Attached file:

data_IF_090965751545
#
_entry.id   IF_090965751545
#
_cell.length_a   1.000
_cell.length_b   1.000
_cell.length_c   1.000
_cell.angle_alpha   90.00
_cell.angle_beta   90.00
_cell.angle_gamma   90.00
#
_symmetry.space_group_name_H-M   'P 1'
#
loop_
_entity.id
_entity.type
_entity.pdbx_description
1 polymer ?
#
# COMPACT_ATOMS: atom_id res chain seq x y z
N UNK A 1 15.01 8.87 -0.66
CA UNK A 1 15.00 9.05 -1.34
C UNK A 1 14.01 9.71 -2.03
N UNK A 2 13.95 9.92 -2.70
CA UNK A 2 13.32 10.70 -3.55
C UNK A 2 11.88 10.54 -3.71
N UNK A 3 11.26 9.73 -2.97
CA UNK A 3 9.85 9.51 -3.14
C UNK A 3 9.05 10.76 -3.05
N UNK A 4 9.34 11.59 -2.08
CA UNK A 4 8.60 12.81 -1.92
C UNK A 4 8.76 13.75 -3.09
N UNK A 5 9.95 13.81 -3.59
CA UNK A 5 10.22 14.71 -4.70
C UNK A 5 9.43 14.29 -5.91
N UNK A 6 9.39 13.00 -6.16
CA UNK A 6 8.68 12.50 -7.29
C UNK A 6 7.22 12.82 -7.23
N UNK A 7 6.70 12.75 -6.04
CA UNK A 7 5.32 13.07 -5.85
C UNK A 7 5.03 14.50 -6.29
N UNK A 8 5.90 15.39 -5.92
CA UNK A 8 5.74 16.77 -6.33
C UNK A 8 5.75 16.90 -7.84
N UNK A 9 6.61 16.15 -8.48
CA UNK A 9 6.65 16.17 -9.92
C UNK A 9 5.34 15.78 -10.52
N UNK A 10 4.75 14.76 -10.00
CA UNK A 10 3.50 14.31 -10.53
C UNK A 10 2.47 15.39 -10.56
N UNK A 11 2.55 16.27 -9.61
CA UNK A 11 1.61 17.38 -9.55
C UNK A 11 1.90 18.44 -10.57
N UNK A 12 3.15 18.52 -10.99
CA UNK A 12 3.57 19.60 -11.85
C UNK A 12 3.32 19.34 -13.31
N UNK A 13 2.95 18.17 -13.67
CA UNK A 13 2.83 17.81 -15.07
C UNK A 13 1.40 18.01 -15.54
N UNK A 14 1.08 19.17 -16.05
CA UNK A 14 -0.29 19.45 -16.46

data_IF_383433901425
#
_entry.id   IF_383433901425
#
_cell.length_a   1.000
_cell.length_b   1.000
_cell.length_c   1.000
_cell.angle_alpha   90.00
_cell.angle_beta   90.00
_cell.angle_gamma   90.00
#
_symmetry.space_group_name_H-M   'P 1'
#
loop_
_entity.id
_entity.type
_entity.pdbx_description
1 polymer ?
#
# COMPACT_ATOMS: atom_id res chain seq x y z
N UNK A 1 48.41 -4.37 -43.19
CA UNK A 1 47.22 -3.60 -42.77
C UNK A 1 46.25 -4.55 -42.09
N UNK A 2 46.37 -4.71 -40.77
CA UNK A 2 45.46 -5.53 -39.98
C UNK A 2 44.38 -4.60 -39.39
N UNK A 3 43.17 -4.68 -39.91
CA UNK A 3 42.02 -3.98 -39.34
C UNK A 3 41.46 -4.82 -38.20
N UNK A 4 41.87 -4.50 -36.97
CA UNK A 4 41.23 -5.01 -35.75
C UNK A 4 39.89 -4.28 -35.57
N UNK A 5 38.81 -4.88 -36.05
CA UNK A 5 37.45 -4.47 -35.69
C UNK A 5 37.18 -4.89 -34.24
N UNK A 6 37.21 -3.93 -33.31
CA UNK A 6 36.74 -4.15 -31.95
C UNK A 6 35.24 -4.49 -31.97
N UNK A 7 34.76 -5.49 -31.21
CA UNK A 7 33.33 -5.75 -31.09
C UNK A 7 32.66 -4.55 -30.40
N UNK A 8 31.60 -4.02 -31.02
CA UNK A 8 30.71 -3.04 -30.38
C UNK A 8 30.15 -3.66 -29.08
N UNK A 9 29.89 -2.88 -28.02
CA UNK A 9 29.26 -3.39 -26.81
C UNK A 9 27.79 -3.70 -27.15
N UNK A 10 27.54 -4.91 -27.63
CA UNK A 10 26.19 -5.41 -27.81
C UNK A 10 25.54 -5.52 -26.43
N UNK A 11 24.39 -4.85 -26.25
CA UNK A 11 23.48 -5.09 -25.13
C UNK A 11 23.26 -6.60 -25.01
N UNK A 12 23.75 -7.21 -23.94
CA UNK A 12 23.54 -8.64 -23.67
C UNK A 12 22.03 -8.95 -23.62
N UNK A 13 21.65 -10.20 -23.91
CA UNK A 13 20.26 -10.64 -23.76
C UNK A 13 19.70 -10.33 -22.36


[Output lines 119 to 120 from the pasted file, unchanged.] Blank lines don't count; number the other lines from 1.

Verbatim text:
CA UNK A 13 20.26 -10.64 -23.76
C UNK A 13 19.70 -10.33 -22.36